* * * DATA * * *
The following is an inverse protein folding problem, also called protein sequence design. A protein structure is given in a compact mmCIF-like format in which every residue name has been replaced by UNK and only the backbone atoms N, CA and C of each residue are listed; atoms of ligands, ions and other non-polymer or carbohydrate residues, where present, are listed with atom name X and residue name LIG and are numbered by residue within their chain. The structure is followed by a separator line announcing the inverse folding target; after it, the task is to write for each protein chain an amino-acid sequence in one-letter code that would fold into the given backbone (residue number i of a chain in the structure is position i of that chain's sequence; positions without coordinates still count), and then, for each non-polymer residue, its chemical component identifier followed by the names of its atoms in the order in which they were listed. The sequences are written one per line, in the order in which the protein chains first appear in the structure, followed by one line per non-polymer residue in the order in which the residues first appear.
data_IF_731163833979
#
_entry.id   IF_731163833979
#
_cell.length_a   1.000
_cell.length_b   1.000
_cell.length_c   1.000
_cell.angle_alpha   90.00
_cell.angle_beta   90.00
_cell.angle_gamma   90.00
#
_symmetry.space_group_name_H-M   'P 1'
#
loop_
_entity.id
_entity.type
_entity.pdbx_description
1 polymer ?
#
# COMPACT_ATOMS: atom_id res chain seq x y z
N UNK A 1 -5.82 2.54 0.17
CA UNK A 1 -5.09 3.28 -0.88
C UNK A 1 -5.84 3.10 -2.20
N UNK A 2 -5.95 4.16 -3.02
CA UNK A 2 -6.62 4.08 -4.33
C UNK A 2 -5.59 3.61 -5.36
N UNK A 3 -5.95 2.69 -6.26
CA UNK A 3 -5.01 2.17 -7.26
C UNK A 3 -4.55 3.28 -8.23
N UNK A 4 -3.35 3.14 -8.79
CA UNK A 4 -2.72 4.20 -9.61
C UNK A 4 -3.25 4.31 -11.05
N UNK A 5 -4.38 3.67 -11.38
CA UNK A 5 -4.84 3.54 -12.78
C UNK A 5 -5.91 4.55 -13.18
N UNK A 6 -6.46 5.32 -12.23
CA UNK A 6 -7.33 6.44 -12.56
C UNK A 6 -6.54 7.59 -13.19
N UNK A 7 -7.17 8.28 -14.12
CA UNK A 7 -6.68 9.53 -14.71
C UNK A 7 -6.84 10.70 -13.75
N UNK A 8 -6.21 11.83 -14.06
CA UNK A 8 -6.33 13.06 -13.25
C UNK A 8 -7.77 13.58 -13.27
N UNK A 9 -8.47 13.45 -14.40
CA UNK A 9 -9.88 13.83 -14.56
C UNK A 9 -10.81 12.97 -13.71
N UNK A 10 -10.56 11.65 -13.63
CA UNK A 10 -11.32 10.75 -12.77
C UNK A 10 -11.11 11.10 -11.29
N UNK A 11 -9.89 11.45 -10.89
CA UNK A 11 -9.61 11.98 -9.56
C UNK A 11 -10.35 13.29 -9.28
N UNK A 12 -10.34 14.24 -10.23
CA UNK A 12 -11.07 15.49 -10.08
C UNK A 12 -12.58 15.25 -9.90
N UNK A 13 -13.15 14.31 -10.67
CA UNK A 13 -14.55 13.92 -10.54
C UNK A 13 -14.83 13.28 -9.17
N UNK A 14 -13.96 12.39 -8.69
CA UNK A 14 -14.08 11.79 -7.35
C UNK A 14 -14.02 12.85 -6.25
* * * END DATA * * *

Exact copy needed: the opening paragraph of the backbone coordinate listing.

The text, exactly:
The following is an inverse protein folding problem, also called protein sequence design. A protein structure is given in a compact mmCIF-like format in which every residue name has been replaced by UNK and only the backbone atoms N, CA and C of each residue are listed; atoms of ligands, ions and other non-polymer or carbohydrate residues, where present, are listed with atom name X and residue name LIG and are numbered by residue within their chain. The structure is followed by a separator line announcing the inverse folding target; after it, the task is to write for each protein chain an amino-acid sequence in one-letter code that would fold into the given backbone (residue number i of a chain in the structure is position i of that chain's sequence; positions without coordinates still count), and then, for each non-polymer residue, its chemical component identifier followed by the names of its atoms in the order in which they were listed. The sequences are written one per line, in the order in which the protein chains first appear in the structure, followed by one line per non-polymer residue in the order in which the residues first appear.